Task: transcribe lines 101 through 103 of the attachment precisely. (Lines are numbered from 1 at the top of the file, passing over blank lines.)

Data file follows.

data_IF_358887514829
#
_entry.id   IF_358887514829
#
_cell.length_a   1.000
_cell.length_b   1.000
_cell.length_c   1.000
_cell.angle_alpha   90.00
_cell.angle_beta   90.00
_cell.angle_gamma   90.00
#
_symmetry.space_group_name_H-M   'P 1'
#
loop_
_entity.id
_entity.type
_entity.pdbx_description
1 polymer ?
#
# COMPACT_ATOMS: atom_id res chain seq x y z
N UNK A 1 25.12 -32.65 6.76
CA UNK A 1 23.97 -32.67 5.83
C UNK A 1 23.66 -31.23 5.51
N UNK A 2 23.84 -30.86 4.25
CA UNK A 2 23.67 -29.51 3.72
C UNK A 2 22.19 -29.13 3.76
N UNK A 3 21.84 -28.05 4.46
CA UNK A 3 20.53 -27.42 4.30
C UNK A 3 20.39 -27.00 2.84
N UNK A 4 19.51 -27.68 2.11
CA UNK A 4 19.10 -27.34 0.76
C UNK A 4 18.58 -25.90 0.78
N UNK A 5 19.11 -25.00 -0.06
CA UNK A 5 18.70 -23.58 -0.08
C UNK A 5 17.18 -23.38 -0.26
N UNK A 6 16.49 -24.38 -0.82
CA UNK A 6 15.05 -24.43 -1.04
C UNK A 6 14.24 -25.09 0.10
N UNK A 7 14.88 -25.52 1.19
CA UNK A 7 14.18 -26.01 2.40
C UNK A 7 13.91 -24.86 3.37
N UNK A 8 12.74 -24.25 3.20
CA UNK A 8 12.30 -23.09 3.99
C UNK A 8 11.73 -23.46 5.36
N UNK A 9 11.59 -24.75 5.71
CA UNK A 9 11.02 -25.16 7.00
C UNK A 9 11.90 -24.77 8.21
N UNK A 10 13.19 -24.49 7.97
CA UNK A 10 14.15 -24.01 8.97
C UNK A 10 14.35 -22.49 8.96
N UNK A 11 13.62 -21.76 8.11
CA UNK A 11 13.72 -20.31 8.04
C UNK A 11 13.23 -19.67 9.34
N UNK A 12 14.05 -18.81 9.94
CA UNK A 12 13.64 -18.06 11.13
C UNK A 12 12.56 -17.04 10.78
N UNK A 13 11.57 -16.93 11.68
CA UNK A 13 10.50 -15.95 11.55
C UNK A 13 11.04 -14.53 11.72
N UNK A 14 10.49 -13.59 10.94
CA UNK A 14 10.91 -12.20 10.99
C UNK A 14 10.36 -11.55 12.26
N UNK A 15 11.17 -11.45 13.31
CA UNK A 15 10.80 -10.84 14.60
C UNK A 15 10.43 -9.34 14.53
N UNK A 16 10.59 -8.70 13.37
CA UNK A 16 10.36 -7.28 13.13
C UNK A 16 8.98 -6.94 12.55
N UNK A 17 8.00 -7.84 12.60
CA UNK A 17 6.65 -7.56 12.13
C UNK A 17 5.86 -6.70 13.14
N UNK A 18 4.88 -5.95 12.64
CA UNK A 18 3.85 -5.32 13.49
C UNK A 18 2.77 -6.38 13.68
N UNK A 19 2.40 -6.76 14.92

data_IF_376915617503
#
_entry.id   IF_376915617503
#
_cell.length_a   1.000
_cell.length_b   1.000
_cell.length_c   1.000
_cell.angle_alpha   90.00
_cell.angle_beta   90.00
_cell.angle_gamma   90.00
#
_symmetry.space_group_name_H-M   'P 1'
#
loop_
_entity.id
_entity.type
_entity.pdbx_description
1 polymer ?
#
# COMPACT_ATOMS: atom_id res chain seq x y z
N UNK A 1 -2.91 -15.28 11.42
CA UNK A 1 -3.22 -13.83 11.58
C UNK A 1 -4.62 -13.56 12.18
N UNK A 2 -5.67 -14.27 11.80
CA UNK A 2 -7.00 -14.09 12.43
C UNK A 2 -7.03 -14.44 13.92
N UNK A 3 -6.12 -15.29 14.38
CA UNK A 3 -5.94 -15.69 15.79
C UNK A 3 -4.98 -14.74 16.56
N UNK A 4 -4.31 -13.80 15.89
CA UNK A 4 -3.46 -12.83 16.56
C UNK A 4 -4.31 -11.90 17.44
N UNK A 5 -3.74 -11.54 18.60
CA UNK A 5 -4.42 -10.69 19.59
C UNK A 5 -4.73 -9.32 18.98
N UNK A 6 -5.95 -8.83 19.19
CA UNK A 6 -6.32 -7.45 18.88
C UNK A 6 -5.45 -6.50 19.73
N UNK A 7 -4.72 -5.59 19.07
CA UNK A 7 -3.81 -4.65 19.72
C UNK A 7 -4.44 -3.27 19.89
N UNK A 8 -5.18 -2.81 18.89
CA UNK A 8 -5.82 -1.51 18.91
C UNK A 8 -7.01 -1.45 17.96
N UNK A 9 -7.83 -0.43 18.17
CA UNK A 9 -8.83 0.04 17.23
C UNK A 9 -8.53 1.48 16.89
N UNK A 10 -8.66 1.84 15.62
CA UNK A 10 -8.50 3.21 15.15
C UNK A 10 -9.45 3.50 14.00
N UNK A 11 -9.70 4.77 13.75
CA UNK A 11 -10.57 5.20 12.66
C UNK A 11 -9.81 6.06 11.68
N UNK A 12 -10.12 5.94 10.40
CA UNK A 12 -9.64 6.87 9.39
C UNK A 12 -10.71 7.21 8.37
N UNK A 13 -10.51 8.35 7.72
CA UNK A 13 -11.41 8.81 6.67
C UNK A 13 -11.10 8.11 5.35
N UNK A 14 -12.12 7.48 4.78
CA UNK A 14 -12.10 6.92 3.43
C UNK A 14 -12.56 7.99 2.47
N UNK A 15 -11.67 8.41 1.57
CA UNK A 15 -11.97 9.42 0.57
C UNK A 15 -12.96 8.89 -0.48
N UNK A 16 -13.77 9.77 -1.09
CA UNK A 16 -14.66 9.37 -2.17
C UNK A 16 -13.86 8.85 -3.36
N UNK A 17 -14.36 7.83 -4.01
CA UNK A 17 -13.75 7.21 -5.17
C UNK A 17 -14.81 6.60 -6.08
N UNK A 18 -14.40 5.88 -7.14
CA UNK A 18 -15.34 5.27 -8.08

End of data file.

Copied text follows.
C UNK A 2 -7.03 -14.44 13.92
N UNK A 3 -6.12 -15.29 14.38
CA UNK A 3 -5.94 -15.69 15.79